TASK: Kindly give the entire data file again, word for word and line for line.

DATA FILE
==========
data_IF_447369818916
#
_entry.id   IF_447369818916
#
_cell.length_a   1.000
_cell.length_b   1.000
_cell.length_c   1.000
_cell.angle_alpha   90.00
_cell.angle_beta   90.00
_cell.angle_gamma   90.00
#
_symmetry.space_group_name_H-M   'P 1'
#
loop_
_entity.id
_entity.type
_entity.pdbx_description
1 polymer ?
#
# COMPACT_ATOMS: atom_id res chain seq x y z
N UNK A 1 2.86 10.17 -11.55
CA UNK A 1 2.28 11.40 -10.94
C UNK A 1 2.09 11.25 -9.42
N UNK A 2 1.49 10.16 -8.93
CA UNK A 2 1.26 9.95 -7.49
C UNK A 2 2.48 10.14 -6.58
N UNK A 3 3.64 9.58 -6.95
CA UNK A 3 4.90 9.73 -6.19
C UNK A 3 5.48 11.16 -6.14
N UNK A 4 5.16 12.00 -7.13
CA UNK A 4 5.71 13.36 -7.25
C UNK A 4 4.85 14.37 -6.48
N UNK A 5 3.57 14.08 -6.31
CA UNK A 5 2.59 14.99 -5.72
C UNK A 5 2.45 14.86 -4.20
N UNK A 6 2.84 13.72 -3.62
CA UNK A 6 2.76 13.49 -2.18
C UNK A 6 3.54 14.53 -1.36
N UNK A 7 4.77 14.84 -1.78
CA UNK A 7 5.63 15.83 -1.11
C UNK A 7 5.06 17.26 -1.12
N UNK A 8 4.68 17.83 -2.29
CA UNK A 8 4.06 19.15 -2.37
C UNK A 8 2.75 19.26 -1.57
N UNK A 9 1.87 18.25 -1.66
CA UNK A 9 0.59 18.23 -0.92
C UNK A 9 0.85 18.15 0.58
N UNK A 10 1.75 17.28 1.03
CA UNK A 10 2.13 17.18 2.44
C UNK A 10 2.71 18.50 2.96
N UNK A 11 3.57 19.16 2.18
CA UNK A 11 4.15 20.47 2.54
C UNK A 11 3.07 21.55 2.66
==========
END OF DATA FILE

data_IF_447369818916
#
_entry.id   IF_447369818916
#
_cell.length_a   1.000
_cell.length_b   1.000
_cell.length_c   1.000
_cell.angle_alpha   90.00
_cell.angle_beta   90.00
_cell.angle_gamma   90.00
#
_symmetry.space_group_name_H-M   'P 1'
#
loop_
_entity.id
_entity.type
_entity.pdbx_description
1 polymer ?
#
# COMPACT_ATOMS: atom_id res chain seq x y z
N UNK A 1 2.86 10.17 -11.55
CA UNK A 1 2.28 11.40 -10.94
C UNK A 1 2.09 11.25 -9.42
N UNK A 2 1.49 10.16 -8.93
CA UNK A 2 1.26 9.95 -7.49
C UNK A 2 2.48 10.14 -6.58
N UNK A 3 3.64 9.58 -6.95
CA UNK A 3 4.90 9.73 -6.19
C UNK A 3 5.48 11.16 -6.14
N UNK A 4 5.16 12.00 -7.13
CA UNK A 4 5.71 13.36 -7.25
C UNK A 4 4.85 14.37 -6.48
N UNK A 5 3.57 14.08 -6.31
CA UNK A 5 2.59 14.99 -5.72
C UNK A 5 2.45 14.86 -4.20
N UNK A 6 2.84 13.72 -3.62
CA UNK A 6 2.76 13.49 -2.18
C UNK A 6 3.54 14.53 -1.36
N UNK A 7 4.77 14.84 -1.78
CA UNK A 7 5.63 15.83 -1.11
C UNK A 7 5.06 17.26 -1.12
N UNK A 8 4.68 17.83 -2.29
CA UNK A 8 4.06 19.15 -2.37
C UNK A 8 2.75 19.26 -1.57
N UNK A 9 1.87 18.25 -1.66
CA UNK A 9 0.59 18.23 -0.92
C UNK A 9 0.85 18.15 0.58
N UNK A 10 1.75 17.28 1.03
CA UNK A 10 2.13 17.18 2.44
C UNK A 10 2.71 18.50 2.96
N UNK A 11 3.57 19.16 2.18
CA UNK A 11 4.15 20.47 2.54
C UNK A 11 3.07 21.55 2.66